Seamus couldn't believe what he had heard. Everything went black, and there was an irritating little whine in his ears. When reason resumed her seat, he had only one question.

"Who is it what wrote a filthier limerick than me? Tell me!"
"It was Sister Mary Agnes, from the nunnery, Seamus."

Everything went black again and when Seamus returned to himself he was walking furiously toward the nunnery.

He smashed his fist into the door until someone opened it. Sister Mary Agnes greeted him shyly and inquired after his business.

"You know very well what I want. You beat me in the dirty limerick contest and I can't believe it. I need to hear the limerick that beat mine."

"Ok," said Sister Mary Agnes slowly, "but I'm too embarrassed to say the really dirty parts. So, if you don't mind, I'll simply say 'ta-ta' for those instead."

Seamus thought this ridiculous but told her to go on, out with it, let's have it then.

Sister Mary Agnes cleared her throat and recited:

"Ta-ta ta-ta ta-ta-ta

ta-ta ta-ta ta-ta

ta-ta ta-ta ta-ta-ta

and they fucked in a river of shit."

Wednesday, August 12, 2009

biography perilous

Well, we knew this was going to be weird. I didn't know it was going to sound like this tho.

There is an appendix wherein I'm attaching the clever bios I created for other books, as well as quotes about my work from famous people, and of course a publication list and my cv-- anyway, this is long enough. I'm not sure why I had to tell the story at the end. But I did. And I think it will stay.

A Few Biographical Paragraphs

I do not pretend importance. Though, at twenty-nine, I have four books variously to my credit, have been an acquisitions editor at a small but distinguished publisher, and am five years into the creation of a middle-plains winery, I have not been granted any letters to adorn my name nor made an equivalent fortune. I manage a small pub in the San Francisco Bay Area, I spend a lot of time on the family farm in Kansas, and I write.

I offer, instead, perspective and capacity. Rural Kansas is a hard strange place. My struggle, ongoing, to fit myself into it, has given me a unique lens through which to view the world at large. My time spent as a student of Russian, as a political activist, as an editor at a regional publisher, as a bartender, has given me the ability to address everything from globalization to the pornography of food. I can tell a dirty joke or ruminate on the role of drink in mystic tradition, with, I think, equal aplomb.

I tasted my first ripe pear last year. Our neighbor, from whom we buy hay and who occasionally gives us venison, pulled up the long driveway, parked, and pulled a box of overgrown squash from his the bed of his truck. His mother was dying; the garden had been let go. He’d appreciate it, he said, if we’d take a trailer over and harvest the rest. And the pears, he said, don’t forget the pears.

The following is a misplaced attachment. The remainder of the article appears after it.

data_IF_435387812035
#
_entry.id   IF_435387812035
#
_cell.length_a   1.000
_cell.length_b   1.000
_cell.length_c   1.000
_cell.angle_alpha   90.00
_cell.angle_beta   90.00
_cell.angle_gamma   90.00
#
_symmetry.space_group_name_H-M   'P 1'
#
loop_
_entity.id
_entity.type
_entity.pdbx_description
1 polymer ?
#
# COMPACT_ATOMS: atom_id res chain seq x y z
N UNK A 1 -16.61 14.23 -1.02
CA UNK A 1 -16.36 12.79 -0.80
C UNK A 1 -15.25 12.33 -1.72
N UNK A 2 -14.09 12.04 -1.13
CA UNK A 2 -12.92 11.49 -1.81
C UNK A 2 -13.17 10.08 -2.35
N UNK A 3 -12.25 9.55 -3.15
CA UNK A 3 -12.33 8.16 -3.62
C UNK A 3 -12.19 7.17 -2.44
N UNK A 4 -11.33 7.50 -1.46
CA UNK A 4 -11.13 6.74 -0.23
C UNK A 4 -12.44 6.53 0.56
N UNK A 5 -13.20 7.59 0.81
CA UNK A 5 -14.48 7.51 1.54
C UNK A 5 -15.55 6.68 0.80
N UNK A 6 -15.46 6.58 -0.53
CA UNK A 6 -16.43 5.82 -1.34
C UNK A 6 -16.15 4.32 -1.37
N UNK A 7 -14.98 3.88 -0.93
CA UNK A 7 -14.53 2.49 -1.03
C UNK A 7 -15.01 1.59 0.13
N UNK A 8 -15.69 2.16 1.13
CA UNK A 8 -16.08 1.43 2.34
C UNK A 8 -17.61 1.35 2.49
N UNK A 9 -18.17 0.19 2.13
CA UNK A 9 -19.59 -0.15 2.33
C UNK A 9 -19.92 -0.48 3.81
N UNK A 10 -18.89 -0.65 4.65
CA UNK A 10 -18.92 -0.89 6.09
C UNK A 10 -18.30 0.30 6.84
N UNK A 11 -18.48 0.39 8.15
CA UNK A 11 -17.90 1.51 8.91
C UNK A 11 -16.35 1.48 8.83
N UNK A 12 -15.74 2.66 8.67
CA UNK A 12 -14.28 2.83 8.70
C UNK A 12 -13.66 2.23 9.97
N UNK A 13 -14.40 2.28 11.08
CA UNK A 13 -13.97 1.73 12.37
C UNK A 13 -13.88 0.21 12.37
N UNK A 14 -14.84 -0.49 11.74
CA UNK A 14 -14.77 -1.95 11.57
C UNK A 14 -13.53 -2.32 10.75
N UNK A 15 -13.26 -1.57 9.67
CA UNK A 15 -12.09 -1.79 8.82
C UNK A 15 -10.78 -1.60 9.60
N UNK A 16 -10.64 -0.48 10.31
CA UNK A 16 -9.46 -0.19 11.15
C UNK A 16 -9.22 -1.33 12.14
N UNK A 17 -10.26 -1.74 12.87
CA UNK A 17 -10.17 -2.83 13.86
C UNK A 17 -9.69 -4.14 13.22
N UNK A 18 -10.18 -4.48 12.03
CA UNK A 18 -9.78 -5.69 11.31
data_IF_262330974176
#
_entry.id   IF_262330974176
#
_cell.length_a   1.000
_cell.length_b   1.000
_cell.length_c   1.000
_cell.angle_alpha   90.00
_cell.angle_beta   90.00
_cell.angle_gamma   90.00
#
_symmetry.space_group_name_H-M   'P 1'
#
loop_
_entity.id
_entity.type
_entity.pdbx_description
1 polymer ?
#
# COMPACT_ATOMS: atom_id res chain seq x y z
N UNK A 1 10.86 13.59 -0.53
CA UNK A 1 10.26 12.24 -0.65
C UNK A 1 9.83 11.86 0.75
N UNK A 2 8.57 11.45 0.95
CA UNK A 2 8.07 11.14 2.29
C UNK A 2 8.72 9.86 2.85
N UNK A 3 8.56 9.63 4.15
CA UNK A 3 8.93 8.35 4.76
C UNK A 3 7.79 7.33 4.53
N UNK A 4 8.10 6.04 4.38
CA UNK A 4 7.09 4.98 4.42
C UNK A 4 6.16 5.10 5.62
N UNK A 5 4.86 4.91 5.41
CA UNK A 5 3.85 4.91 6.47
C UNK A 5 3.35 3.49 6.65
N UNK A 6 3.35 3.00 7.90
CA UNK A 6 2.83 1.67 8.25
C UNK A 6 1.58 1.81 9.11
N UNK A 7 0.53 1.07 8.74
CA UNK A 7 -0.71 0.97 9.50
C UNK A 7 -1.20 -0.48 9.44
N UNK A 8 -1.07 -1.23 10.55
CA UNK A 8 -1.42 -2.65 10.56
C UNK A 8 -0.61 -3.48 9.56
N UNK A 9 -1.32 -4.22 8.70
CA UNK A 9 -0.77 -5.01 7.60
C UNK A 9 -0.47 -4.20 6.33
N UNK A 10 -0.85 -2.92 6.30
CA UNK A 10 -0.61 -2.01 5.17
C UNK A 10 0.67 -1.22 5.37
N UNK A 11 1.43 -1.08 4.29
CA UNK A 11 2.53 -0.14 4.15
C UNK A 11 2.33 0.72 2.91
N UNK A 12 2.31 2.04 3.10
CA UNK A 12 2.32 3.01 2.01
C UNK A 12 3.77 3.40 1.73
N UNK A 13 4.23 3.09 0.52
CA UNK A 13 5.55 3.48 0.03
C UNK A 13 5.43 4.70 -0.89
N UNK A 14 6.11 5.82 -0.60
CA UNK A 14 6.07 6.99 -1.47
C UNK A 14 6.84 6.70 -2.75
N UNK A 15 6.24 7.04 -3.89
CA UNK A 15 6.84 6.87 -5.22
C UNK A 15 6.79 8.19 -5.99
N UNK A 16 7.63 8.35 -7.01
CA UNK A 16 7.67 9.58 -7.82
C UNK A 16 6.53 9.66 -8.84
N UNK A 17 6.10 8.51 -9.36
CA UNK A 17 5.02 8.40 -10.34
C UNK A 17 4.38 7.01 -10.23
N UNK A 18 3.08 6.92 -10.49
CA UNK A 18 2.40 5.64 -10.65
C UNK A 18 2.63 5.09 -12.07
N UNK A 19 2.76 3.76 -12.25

Most of the tomatoes had already fallen or split. We filled the trailer with butternut squash, zucchini and melons and then moved over to the pear trees, taller than his farmhouse and wild from struggle with the winds. We did as our neighbor instructed: after each pear was picked, we wrapped it in a page from the local newspaper and placed it gently into a box that once held a vacuum cleaner.

They ripened in our storm cellar for a couple weeks. The spiders mostly left them alone. I was halfway through my second pear when I learned that our neighbor’s mother had died. I had just started my fourth when a box arrived from California. The advance copies of my first book were inside, each book carefully wrapped in plain brown paper.

The Logic of History

Jeremy sent me this article by a NYT writer named Eric Asimov. I had to check-- yes, yes, he is the nephew of the grand old man, Isaac Asimov. He's also the chief wine critic at the Times. I imagine he gets to eat free at many places I could never get into.

The article is about one winery in Rioja, Spain's most well-known and fashionable wine region, that achieves that enviable duality of being traditional and avant-garde.

And yet, as fusty and as backward-looking as López de Heredia may seem, it is paradoxically a winery in the vanguard, its viticulture and winemaking a shining, visionary example for young, forward-thinking producers all over the world."

Now, the man has to write weekly features, appear on the radio, travel and research, etc, so the coming criticism is not meant cruelly, (not to mention his aims are different from mine. His readers, essentially, want to know about interesting wines that can be had on the cheap. I'm looking to understand the terrible nature of things) but the issues are much more complicated that the amnesiac lurching of fashionable wine suggests.

First, there are many, many winemakers all over Spain still rooted in tradition. Spain still consumes more wine domestically than it exports. In rural areas, home winemaking is still very common, usually using methods and knowledge passed down for generations. However, for the purposes of this report, if a fact doesn't fit into the 1) hagiography of this winemaker, and, by implication, the trusted opinion of this wine critic or 2) the grand narrative of innovation vs tradition then it isn't a fact at all.